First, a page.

GPT vs MBR – Which Partition Style Should You Use?

gpt vs mbr disk partition

The process of creating a new drive partition on your PC might be confusing, especially when you encounter new terms and words on your screen. Two of these words are GPT and MBR which are some of the common tags associated with disk partitioning on Mac, Windows, and Linux computers. Partition tables are concerned with the management of partitions on a disk.

MBR disks work with the regular legacy BIOS (Basic Input/ Output) partition table while GPT maintains the latest (UEFI) partition table. Both technologies connect your firmware to your OS. I want to show you the differences between these interfaces in our GPT vs MBR article.

What functions do GPT and MBR perform?

MBR is an acronym for Master Reboot Record which is a different boot sector found at the beginning of a drive. Launched in 1983, MBR was first featured on the IBM PC DOS 2.0 and contained a boot loader for an installed operating system and data about the drive’s logical partitions. So, if you use the Window or Linux OS, the first part of the system’s bootloader can be at the MBR.

GPT means GUID Partition Table and features UEFI (Unified Extensible Firmware Interface). If the first partition must boot as an MBR, GPT enables third party MBR utilities to recognize the disk and legacy MBR. Furthermore, GPT new standard comes as a replacement for the older MBR.

Before you can use a drive, it is vital that you partition it. The two ideal methods to store partitioning data on a drive include MBR and GPT. This data consists of the origin and destination of the partitions thereby enabling your OS to know which partition is bootable as well as their sectors.

Now, what are the significant differences between both GPT and MBR? Let’s see which table comes as an ideal option under the following subheadings.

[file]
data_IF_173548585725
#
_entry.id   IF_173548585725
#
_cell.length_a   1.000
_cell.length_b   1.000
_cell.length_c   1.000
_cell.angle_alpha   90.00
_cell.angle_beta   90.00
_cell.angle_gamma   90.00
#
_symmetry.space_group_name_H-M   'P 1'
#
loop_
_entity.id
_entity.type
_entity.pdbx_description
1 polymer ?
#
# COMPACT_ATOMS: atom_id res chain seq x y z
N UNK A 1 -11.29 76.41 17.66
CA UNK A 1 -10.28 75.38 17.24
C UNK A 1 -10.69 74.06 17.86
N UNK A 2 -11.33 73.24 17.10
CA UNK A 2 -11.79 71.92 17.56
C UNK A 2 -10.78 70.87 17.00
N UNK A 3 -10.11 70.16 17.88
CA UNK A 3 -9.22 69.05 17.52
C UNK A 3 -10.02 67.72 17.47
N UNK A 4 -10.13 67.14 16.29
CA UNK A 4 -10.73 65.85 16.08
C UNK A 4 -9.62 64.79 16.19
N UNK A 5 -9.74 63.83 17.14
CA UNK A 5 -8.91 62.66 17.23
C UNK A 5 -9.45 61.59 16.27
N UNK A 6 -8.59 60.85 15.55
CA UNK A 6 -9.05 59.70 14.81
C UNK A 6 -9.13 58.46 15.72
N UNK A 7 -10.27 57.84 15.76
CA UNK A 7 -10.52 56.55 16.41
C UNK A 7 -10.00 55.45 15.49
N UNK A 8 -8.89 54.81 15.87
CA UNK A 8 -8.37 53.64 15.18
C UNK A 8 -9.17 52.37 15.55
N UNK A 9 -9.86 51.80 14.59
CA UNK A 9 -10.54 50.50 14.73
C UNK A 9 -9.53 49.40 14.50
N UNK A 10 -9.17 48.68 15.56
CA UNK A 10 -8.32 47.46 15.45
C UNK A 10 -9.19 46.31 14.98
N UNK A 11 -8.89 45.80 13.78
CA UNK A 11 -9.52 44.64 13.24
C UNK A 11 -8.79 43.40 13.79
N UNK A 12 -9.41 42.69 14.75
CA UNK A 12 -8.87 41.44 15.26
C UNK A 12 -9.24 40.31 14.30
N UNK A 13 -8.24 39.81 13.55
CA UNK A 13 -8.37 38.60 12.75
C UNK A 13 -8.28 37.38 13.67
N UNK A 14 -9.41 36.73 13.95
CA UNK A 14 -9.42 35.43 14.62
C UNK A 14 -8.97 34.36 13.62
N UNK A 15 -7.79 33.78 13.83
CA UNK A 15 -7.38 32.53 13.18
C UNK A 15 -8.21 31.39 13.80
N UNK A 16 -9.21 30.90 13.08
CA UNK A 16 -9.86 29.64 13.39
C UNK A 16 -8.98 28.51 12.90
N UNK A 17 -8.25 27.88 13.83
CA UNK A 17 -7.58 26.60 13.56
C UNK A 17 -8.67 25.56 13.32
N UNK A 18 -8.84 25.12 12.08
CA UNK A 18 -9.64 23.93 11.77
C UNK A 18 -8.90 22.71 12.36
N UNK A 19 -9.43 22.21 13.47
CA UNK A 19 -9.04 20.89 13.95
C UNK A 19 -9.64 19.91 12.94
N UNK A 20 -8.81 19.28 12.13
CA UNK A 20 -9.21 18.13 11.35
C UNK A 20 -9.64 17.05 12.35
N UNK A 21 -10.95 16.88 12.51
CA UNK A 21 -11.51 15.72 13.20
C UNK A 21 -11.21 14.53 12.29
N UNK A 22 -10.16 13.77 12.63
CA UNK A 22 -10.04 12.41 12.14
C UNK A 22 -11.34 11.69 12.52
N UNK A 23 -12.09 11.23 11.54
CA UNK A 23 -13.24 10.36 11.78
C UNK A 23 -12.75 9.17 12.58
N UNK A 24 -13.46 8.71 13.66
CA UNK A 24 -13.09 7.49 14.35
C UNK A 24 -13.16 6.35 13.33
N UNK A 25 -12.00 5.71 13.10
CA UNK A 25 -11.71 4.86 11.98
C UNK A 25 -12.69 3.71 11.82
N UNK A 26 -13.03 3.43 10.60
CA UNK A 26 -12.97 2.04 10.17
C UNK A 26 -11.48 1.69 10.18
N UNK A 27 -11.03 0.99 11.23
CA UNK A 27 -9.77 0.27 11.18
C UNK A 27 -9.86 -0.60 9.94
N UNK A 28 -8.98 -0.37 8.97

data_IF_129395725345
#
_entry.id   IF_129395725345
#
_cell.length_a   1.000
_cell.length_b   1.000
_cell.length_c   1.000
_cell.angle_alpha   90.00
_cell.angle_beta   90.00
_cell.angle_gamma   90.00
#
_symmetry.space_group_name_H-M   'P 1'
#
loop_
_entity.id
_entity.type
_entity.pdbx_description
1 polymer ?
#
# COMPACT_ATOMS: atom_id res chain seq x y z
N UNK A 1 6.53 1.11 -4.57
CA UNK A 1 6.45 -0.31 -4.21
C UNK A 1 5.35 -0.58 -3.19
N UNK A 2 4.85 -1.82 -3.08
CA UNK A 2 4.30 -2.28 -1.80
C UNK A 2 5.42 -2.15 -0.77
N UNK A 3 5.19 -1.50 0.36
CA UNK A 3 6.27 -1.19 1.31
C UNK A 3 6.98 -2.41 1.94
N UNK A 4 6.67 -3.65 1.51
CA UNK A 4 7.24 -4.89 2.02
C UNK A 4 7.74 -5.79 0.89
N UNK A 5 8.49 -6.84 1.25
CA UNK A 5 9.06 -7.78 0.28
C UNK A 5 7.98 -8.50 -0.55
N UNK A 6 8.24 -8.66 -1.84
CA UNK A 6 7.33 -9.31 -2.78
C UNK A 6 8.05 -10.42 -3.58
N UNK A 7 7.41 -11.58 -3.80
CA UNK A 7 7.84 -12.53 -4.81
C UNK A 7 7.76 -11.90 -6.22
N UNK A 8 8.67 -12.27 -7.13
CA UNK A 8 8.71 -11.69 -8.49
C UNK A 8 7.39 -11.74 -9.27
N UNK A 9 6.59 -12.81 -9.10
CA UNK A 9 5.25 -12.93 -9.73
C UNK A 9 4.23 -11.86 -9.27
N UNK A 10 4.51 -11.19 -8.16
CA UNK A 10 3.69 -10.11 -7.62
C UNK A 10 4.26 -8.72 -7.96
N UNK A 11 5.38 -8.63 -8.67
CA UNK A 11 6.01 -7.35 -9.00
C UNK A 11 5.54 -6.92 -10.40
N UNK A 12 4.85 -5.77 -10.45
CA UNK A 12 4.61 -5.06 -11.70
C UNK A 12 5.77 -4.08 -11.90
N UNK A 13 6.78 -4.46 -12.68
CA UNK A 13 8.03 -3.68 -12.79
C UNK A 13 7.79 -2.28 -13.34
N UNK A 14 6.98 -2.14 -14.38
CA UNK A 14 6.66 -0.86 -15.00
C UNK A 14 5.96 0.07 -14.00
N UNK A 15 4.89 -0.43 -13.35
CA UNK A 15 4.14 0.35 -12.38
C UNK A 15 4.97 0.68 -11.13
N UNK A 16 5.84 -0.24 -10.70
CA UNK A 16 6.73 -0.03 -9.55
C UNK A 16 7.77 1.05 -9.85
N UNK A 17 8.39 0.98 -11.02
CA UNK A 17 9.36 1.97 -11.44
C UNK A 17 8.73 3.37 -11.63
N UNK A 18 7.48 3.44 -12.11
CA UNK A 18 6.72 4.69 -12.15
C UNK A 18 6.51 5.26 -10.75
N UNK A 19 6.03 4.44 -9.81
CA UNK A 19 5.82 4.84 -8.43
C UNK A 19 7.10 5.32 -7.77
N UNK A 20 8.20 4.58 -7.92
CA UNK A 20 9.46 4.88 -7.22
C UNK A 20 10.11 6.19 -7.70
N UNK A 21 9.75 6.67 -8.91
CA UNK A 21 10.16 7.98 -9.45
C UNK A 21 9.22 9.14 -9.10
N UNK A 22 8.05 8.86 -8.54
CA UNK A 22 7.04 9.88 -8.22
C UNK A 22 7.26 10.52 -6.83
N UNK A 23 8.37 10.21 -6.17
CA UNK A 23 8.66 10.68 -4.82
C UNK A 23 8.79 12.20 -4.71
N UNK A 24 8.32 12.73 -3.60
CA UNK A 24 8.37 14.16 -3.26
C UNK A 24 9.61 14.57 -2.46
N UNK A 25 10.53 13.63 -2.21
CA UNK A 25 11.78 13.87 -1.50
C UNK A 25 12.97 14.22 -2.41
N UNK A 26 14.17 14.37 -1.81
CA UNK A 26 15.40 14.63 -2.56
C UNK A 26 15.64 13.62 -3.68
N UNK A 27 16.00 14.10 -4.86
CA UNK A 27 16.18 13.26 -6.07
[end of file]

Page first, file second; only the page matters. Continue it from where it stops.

MBR vs GPT: Structure

A conventional MBR setup includes a master boot code, disk signature and a partition table for the disk. On Window systems, a partition table can contain as much as four entries for primary partitions.

GPT consists of a protective MBR, a primary GUID partition header, primary GUID Partition Entry Array, a backup GUID Partition Entry Array, and backup Partition Header. It supports a maximum of 128 partitions on Window systems.

GPT vs MBR: Security Features

One of the selling points of GPT is its security features as it is endowed with CRC32 (Cyclic Redundancy Check) protection and partition tables to handle corrupted data. It also has Secure Boot Technology that fits the signatures registered with UEFI before the motherboard permits them to boot.

MBR does not have any ways to identify or handle corrupted data. Instead, you discover any problems when the boot process fails, thereby making it impossible for you to recover lost data. It also does not support backups for lost data. Looking at such features, it is evident that MBR loses in this section.

GPT vs MBR: Storage

On all operating systems, MBR has a maximum disk capacity of 2TB. If you use MBR on larger sized disk, the excess storage not be used. Besides, GPT stands as the ideal alternative as it provides a disk capacity of 9.44 billion terabytes.

GPT vs MBR: Number of the partitions

GPT works with 128 partitions with each one having 128 bytes because of its 16, 384 bytes partition table. As a result of this feature, users can build more partitions without using extended ones.

MBR offers a 64 bytes partition table which handles four primary partitions of 16 bytes each. If an extra partition is required, you will have to convert the fourth primary partition to an expanded partition and build sub-partitions within it, resulting in a maximum total of 128 sub-partitions.

MBR vs GPT: Compatibility

PCs with current Window operating OS can work with GPT partitioned disks for data. These operating systems include Windows Server 2008, 2012, and 2016 with Windows 7, 8 and 10. However, if UEFI mode is supported and activated, their 64-bit versions will allow booting from the GPT disk.

Furthermore, the 32-bit variant Windows XP recognizes only the Protective MBR while its 64-bit version only supports the GPT disk for data.

Conclusion on MBR vs GPT

Although GPT has better features than MBR, it has a slight issue. Older systems like Windows XP cannot support GPT disks; however, they can detect the protective MBR component of GPT disks. Simply put, if you have a laptop with an older OS or you want to install the 32-bit version of Windows, consider MBR.

But if you are looking for better security features and your hard disk capacity is above 2TB, choose GPT.


And that wraps up our MBR vs GPT article. We would love to hear your thoughts about this subject in the comment box below.


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Posted by Abiodun Adewusi

Abiodun Adewusi is a freelance writer who lives in Nigeria. As a writer, he is passionate about providing content on technology helping people keep up with the latest trends. You can see some of his work on Medium and Ezine.

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